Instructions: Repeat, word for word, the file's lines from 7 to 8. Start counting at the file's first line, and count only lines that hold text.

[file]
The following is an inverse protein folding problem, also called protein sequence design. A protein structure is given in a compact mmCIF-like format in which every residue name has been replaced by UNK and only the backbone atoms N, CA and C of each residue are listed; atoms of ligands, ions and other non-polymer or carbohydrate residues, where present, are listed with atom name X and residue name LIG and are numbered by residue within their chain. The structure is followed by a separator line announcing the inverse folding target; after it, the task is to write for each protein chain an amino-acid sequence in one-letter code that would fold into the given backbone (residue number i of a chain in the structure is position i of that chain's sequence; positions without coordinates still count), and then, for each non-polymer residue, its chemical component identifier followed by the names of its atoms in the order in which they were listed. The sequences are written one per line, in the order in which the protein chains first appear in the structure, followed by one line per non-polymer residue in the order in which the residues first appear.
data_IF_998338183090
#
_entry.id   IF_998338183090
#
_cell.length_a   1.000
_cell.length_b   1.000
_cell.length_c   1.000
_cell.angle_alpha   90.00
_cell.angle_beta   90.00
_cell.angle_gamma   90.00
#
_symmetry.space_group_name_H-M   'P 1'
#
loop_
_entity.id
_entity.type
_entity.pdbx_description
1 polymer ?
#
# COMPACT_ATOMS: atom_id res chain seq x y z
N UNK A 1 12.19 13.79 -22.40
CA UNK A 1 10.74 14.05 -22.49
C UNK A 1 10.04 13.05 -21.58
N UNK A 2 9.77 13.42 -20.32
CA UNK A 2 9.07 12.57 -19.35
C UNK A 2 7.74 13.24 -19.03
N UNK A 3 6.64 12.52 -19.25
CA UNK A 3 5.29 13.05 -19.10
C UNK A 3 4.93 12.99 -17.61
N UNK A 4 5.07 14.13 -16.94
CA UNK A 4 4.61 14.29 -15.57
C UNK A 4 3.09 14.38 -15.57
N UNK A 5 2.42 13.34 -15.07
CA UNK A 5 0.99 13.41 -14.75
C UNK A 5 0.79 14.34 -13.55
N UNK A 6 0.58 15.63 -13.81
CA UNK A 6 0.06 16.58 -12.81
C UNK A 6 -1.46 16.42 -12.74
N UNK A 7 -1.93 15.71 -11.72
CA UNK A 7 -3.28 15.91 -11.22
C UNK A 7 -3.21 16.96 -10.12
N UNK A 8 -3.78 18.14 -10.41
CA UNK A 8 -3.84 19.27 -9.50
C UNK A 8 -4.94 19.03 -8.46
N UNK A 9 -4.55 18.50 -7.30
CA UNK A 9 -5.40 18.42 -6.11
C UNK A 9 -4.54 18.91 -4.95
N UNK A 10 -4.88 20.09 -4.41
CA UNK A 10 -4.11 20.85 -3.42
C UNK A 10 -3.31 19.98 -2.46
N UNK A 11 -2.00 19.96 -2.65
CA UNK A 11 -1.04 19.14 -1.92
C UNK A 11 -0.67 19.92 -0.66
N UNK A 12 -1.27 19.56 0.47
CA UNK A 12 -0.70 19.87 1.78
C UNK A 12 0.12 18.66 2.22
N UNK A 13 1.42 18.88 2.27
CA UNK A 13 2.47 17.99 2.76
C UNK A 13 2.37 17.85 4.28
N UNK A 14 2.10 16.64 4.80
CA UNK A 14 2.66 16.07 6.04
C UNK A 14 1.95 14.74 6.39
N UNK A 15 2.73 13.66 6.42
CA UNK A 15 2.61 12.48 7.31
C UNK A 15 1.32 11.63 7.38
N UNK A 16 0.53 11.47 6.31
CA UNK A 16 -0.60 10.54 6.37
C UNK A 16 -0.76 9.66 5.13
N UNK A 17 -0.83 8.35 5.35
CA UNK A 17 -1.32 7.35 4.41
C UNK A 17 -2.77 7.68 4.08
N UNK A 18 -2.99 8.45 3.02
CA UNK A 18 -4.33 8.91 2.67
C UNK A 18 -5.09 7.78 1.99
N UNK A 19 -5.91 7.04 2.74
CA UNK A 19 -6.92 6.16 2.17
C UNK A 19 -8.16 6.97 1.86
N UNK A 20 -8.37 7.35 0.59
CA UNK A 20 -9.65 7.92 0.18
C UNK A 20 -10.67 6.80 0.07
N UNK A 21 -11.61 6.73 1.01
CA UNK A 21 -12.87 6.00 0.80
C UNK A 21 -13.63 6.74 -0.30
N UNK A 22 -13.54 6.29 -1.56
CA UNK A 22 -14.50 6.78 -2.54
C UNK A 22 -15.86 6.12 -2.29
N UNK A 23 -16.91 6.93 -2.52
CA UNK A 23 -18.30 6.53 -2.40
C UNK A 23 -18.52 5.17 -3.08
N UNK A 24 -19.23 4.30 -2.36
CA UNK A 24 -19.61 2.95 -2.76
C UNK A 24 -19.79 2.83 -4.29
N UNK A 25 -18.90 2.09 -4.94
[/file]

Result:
_cell.length_b   1.000
_cell.length_c   1.000